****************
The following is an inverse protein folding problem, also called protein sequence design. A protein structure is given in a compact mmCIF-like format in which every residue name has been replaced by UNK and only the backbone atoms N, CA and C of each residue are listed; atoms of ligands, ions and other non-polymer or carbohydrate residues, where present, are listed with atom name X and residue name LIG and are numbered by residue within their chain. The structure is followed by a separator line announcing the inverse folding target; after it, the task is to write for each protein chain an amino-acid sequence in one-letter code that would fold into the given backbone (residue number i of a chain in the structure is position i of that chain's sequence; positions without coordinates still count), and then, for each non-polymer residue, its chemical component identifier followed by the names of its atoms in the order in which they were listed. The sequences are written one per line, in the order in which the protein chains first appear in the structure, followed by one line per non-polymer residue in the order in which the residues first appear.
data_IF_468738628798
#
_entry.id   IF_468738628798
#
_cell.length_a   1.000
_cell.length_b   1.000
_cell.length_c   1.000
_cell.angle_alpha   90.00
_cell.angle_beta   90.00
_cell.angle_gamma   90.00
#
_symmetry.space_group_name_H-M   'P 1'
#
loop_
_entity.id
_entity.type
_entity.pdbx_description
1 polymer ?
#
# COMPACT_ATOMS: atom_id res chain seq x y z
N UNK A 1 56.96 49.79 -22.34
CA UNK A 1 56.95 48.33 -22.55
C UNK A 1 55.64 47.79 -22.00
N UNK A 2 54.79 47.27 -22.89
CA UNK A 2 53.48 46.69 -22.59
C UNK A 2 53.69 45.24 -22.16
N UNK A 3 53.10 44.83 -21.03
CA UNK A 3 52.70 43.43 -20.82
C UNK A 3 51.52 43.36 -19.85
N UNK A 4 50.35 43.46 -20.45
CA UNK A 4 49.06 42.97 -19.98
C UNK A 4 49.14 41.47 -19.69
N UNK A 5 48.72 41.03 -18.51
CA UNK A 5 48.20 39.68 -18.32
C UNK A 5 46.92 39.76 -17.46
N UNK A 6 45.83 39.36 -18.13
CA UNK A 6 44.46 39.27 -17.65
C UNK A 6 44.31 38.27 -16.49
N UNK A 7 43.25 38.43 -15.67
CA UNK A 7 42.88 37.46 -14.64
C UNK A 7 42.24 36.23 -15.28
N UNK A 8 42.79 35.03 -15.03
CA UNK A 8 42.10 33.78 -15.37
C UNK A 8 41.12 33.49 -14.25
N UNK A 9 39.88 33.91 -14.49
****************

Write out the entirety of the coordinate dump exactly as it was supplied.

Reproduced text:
The following is an inverse protein folding problem, also called protein sequence design. A protein structure is given in a compact mmCIF-like format in which every residue name has been replaced by UNK and only the backbone atoms N, CA and C of each residue are listed; atoms of ligands, ions and other non-polymer or carbohydrate residues, where present, are listed with atom name X and residue name LIG and are numbered by residue within their chain. The structure is followed by a separator line announcing the inverse folding target; after it, the task is to write for each protein chain an amino-acid sequence in one-letter code that would fold into the given backbone (residue number i of a chain in the structure is position i of that chain's sequence; positions without coordinates still count), and then, for each non-polymer residue, its chemical component identifier followed by the names of its atoms in the order in which they were listed. The sequences are written one per line, in the order in which the protein chains first appear in the structure, followed by one line per non-polymer residue in the order in which the residues first appear.
data_IF_468738628798
#
_entry.id   IF_468738628798
#
_cell.length_a   1.000
_cell.length_b   1.000
_cell.length_c   1.000
_cell.angle_alpha   90.00
_cell.angle_beta   90.00
_cell.angle_gamma   90.00
#
_symmetry.space_group_name_H-M   'P 1'
#
loop_
_entity.id
_entity.type
_entity.pdbx_description
1 polymer ?
#
# COMPACT_ATOMS: atom_id res chain seq x y z
N UNK A 1 56.96 49.79 -22.34
CA UNK A 1 56.95 48.33 -22.55
C UNK A 1 55.64 47.79 -22.00
N UNK A 2 54.79 47.27 -22.89
CA UNK A 2 53.48 46.69 -22.59
C UNK A 2 53.69 45.24 -22.16
N UNK A 3 53.10 44.83 -21.03
CA UNK A 3 52.70 43.43 -20.82
C UNK A 3 51.52 43.36 -19.85
N UNK A 4 50.35 43.46 -20.45
CA UNK A 4 49.06 42.97 -19.98
C UNK A 4 49.14 41.47 -19.69
N UNK A 5 48.72 41.03 -18.51
CA UNK A 5 48.20 39.68 -18.32
C UNK A 5 46.92 39.76 -17.46
N UNK A 6 45.83 39.36 -18.13
CA UNK A 6 44.46 39.27 -17.65
C UNK A 6 44.31 38.27 -16.49
N UNK A 7 43.25 38.43 -15.67
CA UNK A 7 42.88 37.46 -14.64
C UNK A 7 42.24 36.23 -15.28
N UNK A 8 42.79 35.03 -15.03
CA UNK A 8 42.10 33.78 -15.37
C UNK A 8 41.12 33.49 -14.25
N UNK A 9 39.88 33.91 -14.49